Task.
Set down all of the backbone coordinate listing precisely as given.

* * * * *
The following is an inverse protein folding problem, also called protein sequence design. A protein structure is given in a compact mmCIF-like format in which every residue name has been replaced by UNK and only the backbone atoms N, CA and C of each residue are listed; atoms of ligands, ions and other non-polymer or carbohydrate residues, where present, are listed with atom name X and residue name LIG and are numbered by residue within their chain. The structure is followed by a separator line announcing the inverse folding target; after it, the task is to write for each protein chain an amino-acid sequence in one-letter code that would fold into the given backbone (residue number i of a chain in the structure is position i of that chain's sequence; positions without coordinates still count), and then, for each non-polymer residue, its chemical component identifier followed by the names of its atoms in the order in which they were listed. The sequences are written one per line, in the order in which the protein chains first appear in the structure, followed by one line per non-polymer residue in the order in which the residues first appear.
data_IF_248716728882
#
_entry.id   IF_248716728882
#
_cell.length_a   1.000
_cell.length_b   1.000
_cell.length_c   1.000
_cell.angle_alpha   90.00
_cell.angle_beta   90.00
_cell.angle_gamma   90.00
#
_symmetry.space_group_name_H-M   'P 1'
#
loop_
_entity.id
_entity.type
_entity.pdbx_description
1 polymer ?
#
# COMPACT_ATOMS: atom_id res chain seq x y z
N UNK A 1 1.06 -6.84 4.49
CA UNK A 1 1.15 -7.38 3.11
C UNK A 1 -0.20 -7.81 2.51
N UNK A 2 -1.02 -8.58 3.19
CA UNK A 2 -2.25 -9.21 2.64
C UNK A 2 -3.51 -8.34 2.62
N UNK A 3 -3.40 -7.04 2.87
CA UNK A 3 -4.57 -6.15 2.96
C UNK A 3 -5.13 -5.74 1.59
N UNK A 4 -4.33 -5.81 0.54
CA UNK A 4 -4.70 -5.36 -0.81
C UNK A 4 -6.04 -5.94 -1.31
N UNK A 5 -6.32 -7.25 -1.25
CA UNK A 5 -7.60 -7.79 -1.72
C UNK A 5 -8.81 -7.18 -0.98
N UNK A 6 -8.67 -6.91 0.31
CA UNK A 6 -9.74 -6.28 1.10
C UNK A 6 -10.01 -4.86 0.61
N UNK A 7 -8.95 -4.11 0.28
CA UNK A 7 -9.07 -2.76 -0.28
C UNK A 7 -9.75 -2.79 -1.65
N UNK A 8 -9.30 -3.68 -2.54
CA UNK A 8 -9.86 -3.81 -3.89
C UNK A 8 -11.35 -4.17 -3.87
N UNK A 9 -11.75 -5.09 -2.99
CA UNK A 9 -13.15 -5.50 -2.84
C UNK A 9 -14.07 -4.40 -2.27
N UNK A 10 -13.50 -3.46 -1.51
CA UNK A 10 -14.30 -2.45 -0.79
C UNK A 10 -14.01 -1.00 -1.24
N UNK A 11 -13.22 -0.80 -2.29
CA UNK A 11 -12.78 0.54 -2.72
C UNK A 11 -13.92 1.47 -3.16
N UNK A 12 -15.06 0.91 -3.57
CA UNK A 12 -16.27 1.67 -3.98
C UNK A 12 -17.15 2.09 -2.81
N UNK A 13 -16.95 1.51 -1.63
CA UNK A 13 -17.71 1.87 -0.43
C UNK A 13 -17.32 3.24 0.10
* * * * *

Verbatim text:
The following is an inverse protein folding problem, also called protein sequence design. A protein structure is given in a compact mmCIF-like format in which every residue name has been replaced by UNK and only the backbone atoms N, CA and C of each residue are listed; atoms of ligands, ions and other non-polymer or carbohydrate residues, where present, are listed with atom name X and residue name LIG and are numbered by residue within their chain. The structure is followed by a separator line announcing the inverse folding target; after it, the task is to write for each protein chain an amino-acid sequence in one-letter code that would fold into the given backbone (residue number i of a chain in the structure is position i of that chain's sequence; positions without coordinates still count), and then, for each non-polymer residue, its chemical component identifier followed by the names of its atoms in the order in which they were listed. The sequences are written one per line, in the order in which the protein chains first appear in the structure, followed by one line per non-polymer residue in the order in which the residues first appear.
data_IF_248716728882
#
_entry.id   IF_248716728882
#
_cell.length_a   1.000
_cell.length_b   1.000
_cell.length_c   1.000
_cell.angle_alpha   90.00
_cell.angle_beta   90.00
_cell.angle_gamma   90.00
#
_symmetry.space_group_name_H-M   'P 1'
#
loop_
_entity.id
_entity.type
_entity.pdbx_description
1 polymer ?
#
# COMPACT_ATOMS: atom_id res chain seq x y z
N UNK A 1 1.06 -6.84 4.49
CA UNK A 1 1.15 -7.38 3.11
C UNK A 1 -0.20 -7.81 2.51
N UNK A 2 -1.02 -8.58 3.19
CA UNK A 2 -2.25 -9.21 2.64
C UNK A 2 -3.51 -8.34 2.62
N UNK A 3 -3.40 -7.04 2.87
CA UNK A 3 -4.57 -6.15 2.96
C UNK A 3 -5.13 -5.74 1.59
N UNK A 4 -4.33 -5.81 0.54
CA UNK A 4 -4.70 -5.36 -0.81
C UNK A 4 -6.04 -5.94 -1.31
N UNK A 5 -6.32 -7.25 -1.25
CA UNK A 5 -7.60 -7.79 -1.72
C UNK A 5 -8.81 -7.18 -0.98
N UNK A 6 -8.67 -6.91 0.31
CA UNK A 6 -9.74 -6.28 1.10
C UNK A 6 -10.01 -4.86 0.61
N UNK A 7 -8.95 -4.11 0.28
CA UNK A 7 -9.07 -2.76 -0.28
C UNK A 7 -9.75 -2.79 -1.65
N UNK A 8 -9.30 -3.68 -2.54
CA UNK A 8 -9.86 -3.81 -3.89
C UNK A 8 -11.35 -4.17 -3.87
N UNK A 9 -11.75 -5.09 -2.99
CA UNK A 9 -13.15 -5.50 -2.84
C UNK A 9 -14.07 -4.40 -2.27
N UNK A 10 -13.50 -3.46 -1.51
CA UNK A 10 -14.30 -2.45 -0.79
C UNK A 10 -14.01 -1.00 -1.24
N UNK A 11 -13.22 -0.80 -2.29
CA UNK A 11 -12.78 0.54 -2.72
C UNK A 11 -13.92 1.47 -3.16
N UNK A 12 -15.06 0.91 -3.57
CA UNK A 12 -16.27 1.67 -3.98
C UNK A 12 -17.15 2.09 -2.81
N UNK A 13 -16.95 1.51 -1.63
CA UNK A 13 -17.71 1.87 -0.43
C UNK A 13 -17.32 3.24 0.10